THCB

The Inspector General Observes

A recent report by the Massachusetts Inspector General raises a thoughtful concern about the implementation of global payments in the state.

In the effort to contain health care costs, much discourse has centered on moving from a predominantly fee-for-service system to one based mainly on global payments to providers organized as Accountable Care Organizations (“ACO”). There is little doubt that fee-for-service reimbursements create incentives for providers to increase utilization of health care services, with obvious inflationary consequences. But moving to an ACO global payment system, if not done properly, also has the potential to inflate health care costs dramatically.

There is nothing inherent in the current marketplace that would cause an ACO-based global payment system to contain health care costs. The evidence, in fact, suggests the opposite conclusion. For the past two years, the primary experiment with global payments in the private insurance market in Massachusetts has been the Alternative Quality Contract (“AQC”) popularized by Blue Cross Blue Shield of Massachusetts (“Blue Cross”). The payments to providers under this contract are made on a global capitated basis. The capitated amounts are determined by starting with the previous year’s experience of the population of lives covered by the specific AQC. That entire amount becomes the base year from which all future payments are derived. Therefore, the AQC embraces and adopts any excessive or wasteful payments in that base year, including all overutilization resulting from over a decade’s worth of fee-for-service provider contracts. Implicitly, the premium increases of that decade, which overall were well in excess of 100%, are made a permanent part of our health care system’s cost structure.

Once the base year is determined, any excessive provider costs from that year are trended into the future. And the rate of the trend is alarmingly high. While specific details of individual AQCs are kept confidential by Blue Cross and the contracting providers, the OIG estimates that increases in reimbursements to providers over the five-year term of an AQC could be in the 50% range.

The IG’s remarks are especially apt in that the first global contracts contained very good deals for those providers who signed on, as rewards for being early adopters. The big problem he identifies, as I have mentioned before, is the lack of transparency surrounding this issue. Absent an open presentation of rates and practice patterns, we will never know how effective this payment regime really is. Meanwhile, the Governor and other policymakers have chosen to proceed, blindly trusting a path that has huge ramifications for patients.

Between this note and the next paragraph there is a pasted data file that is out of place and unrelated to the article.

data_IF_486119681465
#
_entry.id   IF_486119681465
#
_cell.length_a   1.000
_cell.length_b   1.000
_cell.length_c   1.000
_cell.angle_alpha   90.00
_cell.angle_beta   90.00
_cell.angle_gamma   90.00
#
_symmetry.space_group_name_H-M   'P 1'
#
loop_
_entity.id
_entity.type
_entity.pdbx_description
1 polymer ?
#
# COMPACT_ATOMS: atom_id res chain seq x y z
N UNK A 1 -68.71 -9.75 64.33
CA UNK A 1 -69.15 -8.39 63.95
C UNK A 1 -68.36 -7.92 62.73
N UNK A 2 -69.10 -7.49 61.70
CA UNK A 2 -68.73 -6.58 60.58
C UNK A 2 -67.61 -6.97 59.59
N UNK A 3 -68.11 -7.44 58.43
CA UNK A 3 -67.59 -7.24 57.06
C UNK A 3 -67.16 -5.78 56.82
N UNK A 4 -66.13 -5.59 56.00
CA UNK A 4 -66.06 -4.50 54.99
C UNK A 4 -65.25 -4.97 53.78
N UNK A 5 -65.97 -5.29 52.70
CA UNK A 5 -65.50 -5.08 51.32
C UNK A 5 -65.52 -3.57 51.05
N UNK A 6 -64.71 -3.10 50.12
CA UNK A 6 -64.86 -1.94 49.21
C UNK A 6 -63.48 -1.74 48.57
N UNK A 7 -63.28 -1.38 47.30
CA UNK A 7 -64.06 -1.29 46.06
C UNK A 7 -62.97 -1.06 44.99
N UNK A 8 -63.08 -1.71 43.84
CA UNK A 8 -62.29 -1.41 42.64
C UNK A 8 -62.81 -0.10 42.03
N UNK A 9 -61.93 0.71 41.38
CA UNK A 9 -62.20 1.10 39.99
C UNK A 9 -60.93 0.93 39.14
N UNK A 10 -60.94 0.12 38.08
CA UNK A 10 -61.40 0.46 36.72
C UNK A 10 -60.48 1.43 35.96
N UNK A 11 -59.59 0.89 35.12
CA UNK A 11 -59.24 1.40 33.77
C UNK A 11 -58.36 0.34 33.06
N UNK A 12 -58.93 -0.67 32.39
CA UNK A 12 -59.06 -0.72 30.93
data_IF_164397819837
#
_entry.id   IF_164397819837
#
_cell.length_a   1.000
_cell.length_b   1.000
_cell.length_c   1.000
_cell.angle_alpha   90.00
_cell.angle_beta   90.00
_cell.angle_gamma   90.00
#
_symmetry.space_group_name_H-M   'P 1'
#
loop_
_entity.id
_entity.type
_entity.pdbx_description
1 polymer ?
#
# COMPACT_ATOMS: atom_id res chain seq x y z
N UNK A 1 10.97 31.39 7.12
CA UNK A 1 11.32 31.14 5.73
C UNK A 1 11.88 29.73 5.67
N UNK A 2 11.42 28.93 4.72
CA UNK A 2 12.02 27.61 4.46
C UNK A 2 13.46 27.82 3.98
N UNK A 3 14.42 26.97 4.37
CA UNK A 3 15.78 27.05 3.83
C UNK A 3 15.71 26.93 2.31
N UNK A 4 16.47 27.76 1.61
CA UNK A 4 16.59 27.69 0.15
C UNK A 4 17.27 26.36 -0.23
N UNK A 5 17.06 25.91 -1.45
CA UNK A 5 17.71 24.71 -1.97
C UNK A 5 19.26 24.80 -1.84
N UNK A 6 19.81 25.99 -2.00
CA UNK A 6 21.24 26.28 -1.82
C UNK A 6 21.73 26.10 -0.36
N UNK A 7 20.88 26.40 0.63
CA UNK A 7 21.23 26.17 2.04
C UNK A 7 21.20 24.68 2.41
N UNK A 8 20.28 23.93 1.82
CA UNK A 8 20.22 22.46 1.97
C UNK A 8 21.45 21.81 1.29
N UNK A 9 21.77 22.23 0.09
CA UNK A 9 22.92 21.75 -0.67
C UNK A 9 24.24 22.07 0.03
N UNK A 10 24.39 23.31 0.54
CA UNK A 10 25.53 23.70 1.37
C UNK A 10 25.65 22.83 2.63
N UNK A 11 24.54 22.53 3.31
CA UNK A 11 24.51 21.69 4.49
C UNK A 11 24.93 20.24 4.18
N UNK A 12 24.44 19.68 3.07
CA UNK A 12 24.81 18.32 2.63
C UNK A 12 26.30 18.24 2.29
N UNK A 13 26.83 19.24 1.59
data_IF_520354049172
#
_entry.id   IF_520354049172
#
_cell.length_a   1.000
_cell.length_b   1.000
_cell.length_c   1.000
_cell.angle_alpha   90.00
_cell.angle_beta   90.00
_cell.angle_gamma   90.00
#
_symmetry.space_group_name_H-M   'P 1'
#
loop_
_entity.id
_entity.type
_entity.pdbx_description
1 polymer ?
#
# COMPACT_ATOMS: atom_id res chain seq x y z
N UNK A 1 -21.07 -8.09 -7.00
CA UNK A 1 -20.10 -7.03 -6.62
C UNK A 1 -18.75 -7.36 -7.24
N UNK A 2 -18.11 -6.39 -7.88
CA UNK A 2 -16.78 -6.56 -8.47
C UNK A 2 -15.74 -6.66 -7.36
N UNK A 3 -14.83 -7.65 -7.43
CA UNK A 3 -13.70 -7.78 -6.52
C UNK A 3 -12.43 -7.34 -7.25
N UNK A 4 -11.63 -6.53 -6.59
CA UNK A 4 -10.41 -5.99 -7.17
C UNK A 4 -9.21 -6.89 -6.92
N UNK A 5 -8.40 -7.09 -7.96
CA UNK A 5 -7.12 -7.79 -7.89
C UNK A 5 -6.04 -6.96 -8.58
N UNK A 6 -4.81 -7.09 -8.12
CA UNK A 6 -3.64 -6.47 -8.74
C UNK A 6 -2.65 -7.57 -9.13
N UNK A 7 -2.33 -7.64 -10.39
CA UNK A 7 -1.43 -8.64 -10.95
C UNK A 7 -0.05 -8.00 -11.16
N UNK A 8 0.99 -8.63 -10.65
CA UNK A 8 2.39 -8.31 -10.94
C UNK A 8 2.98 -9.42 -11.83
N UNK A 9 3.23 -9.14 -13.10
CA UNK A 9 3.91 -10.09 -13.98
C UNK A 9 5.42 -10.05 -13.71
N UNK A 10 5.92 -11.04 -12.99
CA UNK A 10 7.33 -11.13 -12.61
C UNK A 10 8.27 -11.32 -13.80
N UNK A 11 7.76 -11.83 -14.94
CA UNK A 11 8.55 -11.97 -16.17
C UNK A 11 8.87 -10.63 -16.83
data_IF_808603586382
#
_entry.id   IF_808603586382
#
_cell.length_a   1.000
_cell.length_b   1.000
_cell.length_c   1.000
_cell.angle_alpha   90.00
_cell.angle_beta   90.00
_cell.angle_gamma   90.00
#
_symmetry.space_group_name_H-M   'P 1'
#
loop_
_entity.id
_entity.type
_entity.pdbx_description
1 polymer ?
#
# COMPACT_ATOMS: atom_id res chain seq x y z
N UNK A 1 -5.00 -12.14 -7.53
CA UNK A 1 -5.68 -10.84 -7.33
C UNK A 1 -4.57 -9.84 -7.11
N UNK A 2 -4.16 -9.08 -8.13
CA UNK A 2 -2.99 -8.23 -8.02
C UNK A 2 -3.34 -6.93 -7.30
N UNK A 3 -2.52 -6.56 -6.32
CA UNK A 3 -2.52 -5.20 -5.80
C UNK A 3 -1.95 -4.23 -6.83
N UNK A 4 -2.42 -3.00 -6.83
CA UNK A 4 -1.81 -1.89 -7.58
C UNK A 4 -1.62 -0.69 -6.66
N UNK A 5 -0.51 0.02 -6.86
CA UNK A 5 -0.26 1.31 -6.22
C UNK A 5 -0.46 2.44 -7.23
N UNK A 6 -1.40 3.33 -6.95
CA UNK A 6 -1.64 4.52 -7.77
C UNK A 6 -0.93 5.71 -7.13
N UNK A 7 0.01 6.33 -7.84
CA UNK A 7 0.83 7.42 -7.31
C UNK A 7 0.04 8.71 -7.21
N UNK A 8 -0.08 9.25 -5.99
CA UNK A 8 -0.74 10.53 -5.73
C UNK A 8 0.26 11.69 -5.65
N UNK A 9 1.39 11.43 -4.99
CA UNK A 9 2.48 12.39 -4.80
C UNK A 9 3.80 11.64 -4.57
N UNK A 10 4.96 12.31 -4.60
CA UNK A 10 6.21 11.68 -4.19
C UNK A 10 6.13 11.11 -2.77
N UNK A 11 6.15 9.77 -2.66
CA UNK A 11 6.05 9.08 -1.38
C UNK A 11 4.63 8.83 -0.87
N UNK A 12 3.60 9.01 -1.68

I know of no other arena in public policy in which so many decisions are being made with so little substantive support and so little data-driven debate. Reporters, too, seem willing to accept relatively unsupported and undocumented assertions that global payments are working — parroting statements made by stakeholders who have tremendous financial interests — while demanding no independent verification.

Paul Levy is the former President and CEO of Beth Israel Deconess Medical Center in Boston. For the past five years he blogged about his experiences in an online journal, Running a Hospital. He now writes as an advocate for patient-centered care, eliminating preventable harm, transparency of clinical outcomes, and front-line driven process improvement at Not Running a Hospital.

Livongo’s Post Ad Banner 728*90

5
Leave a Reply

5 Comment threads
0 Thread replies
0 Followers
 
Most reacted comment
Hottest comment thread
3 Comment authors
pcpnate ogdenMargalit Gur-Arie Recent comment authors
newest oldest most voted
pcp
Guest
pcp

” the bytes are here to save the day?”

Well, it sure means more aggressive rationing!

nate ogden
Guest
nate ogden

so the trick is moving from the PMR to the EMR, does that mean the bytes are here to save the day?

pcp
Guest
pcp

ACO = HMO+EMR

nate ogden
Guest
nate ogden

Wasn’t the main complaint with HMOs that providers were rationing care to pocket more of their captitation payment which is global payment with a different name.

The first question we should ask is what is different from HMOs circa 1995 to ACO 2012? Haven’t seen anything yet that would make be believe the outcome will be any different.

How many billions did the federal government drop on HMOs? More then they are promising for ACOs?

Margalit Gur-Arie
Guest

“The capitated amounts are determined by starting with the previous year’s experience of the population of lives covered by the specific AQC.” Yes, but it’s not necessarily the fee-for-service baseline that is at fault. If this is anything like Medicare Advantage payments, then providers will have every incentive to diagnose all sorts of things this year, to increase the appearance of risk for next year’s capitation amount, whether fee-for-service or not. Not to mention the larger than life temptation to cut needed services. I’m sure there is an algorithm somewhere that determines the optimal amount of necessary services that can… Read more »